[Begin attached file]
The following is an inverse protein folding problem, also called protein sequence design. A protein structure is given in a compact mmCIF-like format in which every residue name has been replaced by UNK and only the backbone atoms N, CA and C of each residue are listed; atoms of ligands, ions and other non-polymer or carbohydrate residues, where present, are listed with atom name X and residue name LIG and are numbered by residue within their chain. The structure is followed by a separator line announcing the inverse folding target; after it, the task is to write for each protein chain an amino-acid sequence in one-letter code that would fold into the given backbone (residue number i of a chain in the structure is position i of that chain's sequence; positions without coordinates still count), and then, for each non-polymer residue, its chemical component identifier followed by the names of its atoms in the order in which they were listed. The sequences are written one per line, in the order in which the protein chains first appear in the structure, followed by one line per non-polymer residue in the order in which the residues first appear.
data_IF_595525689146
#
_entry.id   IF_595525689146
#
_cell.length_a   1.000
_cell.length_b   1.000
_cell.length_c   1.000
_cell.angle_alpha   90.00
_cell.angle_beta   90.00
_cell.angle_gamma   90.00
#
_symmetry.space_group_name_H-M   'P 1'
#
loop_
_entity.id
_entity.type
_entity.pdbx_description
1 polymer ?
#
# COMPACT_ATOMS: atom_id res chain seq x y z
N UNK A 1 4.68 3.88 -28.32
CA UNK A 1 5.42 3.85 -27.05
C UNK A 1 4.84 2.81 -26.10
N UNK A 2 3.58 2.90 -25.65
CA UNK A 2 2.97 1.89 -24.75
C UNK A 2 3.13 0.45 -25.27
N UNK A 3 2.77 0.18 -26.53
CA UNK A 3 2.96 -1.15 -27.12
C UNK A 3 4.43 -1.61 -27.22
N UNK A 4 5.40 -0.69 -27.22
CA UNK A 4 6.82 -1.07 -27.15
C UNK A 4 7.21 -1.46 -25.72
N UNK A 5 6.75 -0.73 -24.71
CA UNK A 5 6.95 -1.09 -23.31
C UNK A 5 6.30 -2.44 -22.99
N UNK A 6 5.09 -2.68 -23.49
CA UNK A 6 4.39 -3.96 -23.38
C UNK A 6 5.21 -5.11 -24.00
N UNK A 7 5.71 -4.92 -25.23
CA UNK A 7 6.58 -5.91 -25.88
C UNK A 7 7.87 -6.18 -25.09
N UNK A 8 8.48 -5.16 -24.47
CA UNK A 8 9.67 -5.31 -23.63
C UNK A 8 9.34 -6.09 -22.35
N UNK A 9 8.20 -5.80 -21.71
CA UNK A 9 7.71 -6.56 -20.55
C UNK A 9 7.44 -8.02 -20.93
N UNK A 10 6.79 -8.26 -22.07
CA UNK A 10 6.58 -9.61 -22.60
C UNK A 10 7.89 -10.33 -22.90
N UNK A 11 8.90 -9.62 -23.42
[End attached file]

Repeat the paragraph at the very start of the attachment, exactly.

The following is an inverse protein folding problem, also called protein sequence design. A protein structure is given in a compact mmCIF-like format in which every residue name has been replaced by UNK and only the backbone atoms N, CA and C of each residue are listed; atoms of ligands, ions and other non-polymer or carbohydrate residues, where present, are listed with atom name X and residue name LIG and are numbered by residue within their chain. The structure is followed by a separator line announcing the inverse folding target; after it, the task is to write for each protein chain an amino-acid sequence in one-letter code that would fold into the given backbone (residue number i of a chain in the structure is position i of that chain's sequence; positions without coordinates still count), and then, for each non-polymer residue, its chemical component identifier followed by the names of its atoms in the order in which they were listed. The sequences are written one per line, in the order in which the protein chains first appear in the structure, followed by one line per non-polymer residue in the order in which the residues first appear.